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The casino resorts of Macau, in China, are among the world’s largest assembly spaces: more than 10 million square feet, in some cases.

 

Those facilities include hundreds of zones and tens of thousands of safety devices such as fire alarms, all of which must be evaluated as part of the commissioning and testing process for new buildings. The challenges associated with making sure those systems work as designed, and that the systems are able to communicate with each other in an emergency, expand as buildings grow from big to bigger to gargantuan.

 

Those challenges and how they are being met are the focus of “Managing Magnitude,” the cover story in the July/August NFPA Journal. Authors Robert Keough and David LeBlanc of Jensen Hughes share their experiences with an array of casino resorts in Macau and offer readers a handful of takeaways that can be applied to the commissioning and testing process for many types of “megaoccupancies.”

 

Keough and LeBlanc point to NFPA 3, Commissioning of Fire Protection and Life Safety Systems, and NFPA 4, Integrated Fire Protection and Life Safety System Testing, as valuable tools to help fire commissioning agents manage the complex processes of commissioning and testing.

 


“Through our work in Macau we have identified important ground rules for each of the four project phases—planning, design, construction, and occupancy—that can help stakeholders avoid common mistakes related to commissioning,” they write. “With the trend of building big being embraced around the world, anyone involved in the commissioning process is urged to consider a handful of key practices that can effectively shape expectations and streamline the steps necessary to getting a facility up and running, on time and on budget.”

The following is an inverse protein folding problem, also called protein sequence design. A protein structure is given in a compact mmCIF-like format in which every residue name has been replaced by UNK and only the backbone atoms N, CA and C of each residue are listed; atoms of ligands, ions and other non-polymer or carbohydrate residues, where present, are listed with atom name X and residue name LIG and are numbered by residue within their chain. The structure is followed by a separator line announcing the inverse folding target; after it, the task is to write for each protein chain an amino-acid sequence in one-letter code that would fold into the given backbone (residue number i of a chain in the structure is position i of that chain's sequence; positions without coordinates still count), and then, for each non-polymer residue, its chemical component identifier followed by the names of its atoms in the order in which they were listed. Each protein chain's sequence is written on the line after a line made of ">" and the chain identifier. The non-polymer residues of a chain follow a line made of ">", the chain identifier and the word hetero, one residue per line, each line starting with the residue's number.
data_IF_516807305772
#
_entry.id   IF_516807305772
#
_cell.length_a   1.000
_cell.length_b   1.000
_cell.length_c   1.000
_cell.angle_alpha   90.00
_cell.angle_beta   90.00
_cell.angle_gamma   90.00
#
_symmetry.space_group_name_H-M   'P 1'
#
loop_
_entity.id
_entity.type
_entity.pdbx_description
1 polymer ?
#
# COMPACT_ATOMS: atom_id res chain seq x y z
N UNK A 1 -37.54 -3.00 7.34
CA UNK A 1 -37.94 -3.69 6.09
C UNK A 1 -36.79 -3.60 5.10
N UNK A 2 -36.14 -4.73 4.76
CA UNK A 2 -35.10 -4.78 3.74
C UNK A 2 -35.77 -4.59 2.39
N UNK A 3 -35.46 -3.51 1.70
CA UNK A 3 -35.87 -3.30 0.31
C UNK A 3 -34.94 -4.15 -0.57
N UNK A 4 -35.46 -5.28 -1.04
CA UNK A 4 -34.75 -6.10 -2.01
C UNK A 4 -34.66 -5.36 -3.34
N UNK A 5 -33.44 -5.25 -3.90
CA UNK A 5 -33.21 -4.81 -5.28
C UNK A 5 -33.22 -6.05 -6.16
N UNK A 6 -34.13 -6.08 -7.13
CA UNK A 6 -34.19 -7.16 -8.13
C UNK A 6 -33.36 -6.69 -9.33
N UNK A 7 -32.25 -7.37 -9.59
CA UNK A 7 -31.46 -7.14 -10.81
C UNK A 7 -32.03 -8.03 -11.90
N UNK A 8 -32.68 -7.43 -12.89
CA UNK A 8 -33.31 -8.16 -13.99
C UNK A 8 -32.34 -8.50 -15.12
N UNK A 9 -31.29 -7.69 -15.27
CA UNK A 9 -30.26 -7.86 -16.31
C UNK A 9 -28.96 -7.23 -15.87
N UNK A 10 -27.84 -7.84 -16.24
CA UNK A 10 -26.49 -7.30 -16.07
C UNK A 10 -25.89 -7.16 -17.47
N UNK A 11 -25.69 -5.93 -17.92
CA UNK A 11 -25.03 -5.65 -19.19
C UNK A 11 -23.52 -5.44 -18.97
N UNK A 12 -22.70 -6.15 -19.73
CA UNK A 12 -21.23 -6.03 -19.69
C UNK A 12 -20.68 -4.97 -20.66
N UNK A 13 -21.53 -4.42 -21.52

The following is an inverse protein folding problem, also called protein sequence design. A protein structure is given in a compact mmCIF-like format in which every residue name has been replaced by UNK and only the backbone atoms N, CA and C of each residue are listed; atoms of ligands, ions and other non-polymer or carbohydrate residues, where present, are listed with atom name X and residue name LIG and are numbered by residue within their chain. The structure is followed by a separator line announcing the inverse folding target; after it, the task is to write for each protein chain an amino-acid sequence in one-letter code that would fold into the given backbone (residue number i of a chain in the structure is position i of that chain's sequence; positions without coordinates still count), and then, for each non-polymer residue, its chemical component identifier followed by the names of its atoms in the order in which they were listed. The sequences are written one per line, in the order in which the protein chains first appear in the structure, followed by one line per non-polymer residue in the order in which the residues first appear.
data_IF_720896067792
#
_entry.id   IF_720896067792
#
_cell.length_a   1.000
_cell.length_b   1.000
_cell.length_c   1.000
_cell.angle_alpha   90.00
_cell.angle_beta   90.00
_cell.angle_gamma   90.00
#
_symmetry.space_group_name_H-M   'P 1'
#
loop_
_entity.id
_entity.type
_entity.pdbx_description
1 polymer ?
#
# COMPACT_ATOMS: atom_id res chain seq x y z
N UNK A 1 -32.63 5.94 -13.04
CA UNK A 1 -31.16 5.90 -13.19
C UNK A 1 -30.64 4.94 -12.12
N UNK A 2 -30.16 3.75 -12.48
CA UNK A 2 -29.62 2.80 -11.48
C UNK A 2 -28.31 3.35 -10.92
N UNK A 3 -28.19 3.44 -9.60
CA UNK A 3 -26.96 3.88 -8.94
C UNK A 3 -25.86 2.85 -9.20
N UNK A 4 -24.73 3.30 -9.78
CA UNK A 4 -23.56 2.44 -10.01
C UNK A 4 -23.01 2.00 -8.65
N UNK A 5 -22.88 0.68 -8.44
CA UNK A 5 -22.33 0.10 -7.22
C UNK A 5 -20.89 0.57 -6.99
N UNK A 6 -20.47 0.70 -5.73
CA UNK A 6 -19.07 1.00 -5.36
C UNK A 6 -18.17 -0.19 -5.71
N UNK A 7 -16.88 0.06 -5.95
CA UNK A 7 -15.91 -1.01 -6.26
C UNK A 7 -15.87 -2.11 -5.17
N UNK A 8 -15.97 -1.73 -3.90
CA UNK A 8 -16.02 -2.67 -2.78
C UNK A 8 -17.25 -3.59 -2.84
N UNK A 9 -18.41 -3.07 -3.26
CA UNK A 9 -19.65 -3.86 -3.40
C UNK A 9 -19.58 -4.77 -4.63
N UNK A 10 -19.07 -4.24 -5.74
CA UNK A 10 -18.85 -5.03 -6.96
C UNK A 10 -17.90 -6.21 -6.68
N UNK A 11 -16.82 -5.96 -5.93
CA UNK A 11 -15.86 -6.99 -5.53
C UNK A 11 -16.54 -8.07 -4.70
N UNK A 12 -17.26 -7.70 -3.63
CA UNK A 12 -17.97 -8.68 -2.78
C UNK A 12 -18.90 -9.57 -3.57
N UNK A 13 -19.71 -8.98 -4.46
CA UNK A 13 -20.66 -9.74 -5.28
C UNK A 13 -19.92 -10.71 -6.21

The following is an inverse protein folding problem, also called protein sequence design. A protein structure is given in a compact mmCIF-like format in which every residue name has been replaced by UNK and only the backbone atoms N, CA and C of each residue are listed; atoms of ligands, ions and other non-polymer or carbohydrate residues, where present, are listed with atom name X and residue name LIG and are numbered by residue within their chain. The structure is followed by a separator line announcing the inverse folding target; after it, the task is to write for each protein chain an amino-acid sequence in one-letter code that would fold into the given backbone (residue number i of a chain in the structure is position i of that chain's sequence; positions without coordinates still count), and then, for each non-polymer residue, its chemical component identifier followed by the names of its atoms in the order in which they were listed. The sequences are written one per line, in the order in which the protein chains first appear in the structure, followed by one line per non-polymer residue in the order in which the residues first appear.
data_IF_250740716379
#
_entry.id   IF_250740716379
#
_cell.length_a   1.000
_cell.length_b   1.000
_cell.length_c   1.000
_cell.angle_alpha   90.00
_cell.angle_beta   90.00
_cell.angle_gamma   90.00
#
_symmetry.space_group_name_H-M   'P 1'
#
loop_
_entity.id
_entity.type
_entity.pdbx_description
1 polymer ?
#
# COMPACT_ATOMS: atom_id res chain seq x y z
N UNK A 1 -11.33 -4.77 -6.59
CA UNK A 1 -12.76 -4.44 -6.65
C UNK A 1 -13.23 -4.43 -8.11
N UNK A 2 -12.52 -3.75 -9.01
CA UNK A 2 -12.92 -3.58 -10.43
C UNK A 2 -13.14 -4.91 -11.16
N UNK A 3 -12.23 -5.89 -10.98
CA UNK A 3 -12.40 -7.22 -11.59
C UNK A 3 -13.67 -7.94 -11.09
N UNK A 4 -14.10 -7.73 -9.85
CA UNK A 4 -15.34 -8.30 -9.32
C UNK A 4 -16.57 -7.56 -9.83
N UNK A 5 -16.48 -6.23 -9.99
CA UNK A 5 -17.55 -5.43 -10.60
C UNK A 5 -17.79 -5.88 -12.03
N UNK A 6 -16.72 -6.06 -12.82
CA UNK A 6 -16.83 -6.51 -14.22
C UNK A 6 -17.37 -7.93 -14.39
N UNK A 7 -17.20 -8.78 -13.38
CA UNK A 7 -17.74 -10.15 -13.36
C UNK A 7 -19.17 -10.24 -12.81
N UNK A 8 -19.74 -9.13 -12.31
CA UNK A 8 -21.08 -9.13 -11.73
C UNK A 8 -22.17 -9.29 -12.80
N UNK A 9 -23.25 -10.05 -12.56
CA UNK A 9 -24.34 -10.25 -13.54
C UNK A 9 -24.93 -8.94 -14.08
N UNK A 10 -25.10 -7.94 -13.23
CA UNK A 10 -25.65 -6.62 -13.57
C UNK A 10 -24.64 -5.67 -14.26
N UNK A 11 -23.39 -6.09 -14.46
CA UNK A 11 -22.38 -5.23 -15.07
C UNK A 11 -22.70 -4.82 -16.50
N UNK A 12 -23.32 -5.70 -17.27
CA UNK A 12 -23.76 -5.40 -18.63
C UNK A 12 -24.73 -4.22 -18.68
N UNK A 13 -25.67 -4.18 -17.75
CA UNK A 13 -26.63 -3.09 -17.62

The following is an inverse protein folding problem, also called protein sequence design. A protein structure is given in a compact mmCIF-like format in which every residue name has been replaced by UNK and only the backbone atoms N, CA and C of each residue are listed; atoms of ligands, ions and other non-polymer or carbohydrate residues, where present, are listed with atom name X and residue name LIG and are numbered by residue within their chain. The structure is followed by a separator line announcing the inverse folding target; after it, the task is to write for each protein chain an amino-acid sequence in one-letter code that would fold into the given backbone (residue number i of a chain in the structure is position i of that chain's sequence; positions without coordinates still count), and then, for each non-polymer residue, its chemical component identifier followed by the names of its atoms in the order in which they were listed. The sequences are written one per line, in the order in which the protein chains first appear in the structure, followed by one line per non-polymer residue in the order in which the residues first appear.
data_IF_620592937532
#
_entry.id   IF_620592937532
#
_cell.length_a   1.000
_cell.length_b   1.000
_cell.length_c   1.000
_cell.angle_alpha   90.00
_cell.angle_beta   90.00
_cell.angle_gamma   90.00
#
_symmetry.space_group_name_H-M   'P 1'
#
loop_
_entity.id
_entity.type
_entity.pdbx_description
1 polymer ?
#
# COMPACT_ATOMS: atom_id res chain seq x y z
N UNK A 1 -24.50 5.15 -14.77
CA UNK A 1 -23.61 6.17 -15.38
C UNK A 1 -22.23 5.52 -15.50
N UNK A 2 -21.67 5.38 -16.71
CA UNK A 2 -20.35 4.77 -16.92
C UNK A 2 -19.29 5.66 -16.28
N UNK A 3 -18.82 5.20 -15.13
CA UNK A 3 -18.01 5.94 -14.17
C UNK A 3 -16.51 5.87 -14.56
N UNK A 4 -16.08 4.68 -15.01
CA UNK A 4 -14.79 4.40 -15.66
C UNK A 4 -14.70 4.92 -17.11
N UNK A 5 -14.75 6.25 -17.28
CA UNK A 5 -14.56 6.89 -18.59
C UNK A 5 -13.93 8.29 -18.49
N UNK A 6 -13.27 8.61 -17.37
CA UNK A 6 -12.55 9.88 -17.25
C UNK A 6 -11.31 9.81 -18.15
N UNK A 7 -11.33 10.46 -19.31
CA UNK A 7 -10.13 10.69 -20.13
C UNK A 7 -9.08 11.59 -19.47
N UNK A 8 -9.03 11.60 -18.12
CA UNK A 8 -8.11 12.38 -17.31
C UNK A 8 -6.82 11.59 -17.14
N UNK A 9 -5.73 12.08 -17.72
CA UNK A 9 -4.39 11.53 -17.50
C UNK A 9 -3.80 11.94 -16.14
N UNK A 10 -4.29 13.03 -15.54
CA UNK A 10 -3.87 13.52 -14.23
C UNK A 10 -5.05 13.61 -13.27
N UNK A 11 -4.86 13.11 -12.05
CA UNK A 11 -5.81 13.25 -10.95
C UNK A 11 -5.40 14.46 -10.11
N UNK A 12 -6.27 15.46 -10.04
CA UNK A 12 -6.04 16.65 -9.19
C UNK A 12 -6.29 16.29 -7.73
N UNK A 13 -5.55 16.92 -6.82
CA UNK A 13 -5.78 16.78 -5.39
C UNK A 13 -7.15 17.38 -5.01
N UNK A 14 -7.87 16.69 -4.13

Nine-fold. That’s how great the increase was in residential battery energy storage system (ESS) installations from Q1 2017 to Q1 2018, according to PV Magazine. Homeowners are not the only ones going gaga over green technology. State officials and business leaders are also embracing the battery energy storage and solar systems that are revolutionizing our nation’s electrical infrastructure. All this innovation, however, can bring new hazards that emergency responders need to be well-versed on.

 

To address potential fire and life safety issues that may occur with solar and ESS technology in both housing and commercial settings, NFPA has updated and expanded its Energy Storage and Solar Safety Training for the fire service, with funding from FEMA. In 2015, FEMA funded NFPA’s initial efforts to develop first-of-its-kind ESS classroom training program for the fire service, and recently provided a second round of funding to update and expand the content with solar safety information and the latest in storage research findings.

 

The instructor-led course explores terminology, basic electrical theory, types of PV installations, battery chemistries (lead acid, lithium-ion, sodium sulfur, and flow batteries), as well as common applications they will be found in. Detailed guidance on handling failure modes and potential hazards associated with these technologies are covered, including pre-incident planning, systems shutdown, battery thermal runaway and re-ignition, ventilation, and other emergency response procedures. Fire service training officers are encouraged to participate in the training, then host classes locally to address the knowledge gaps surrounding alternative energy technology for first responders, AHJs and others in their area.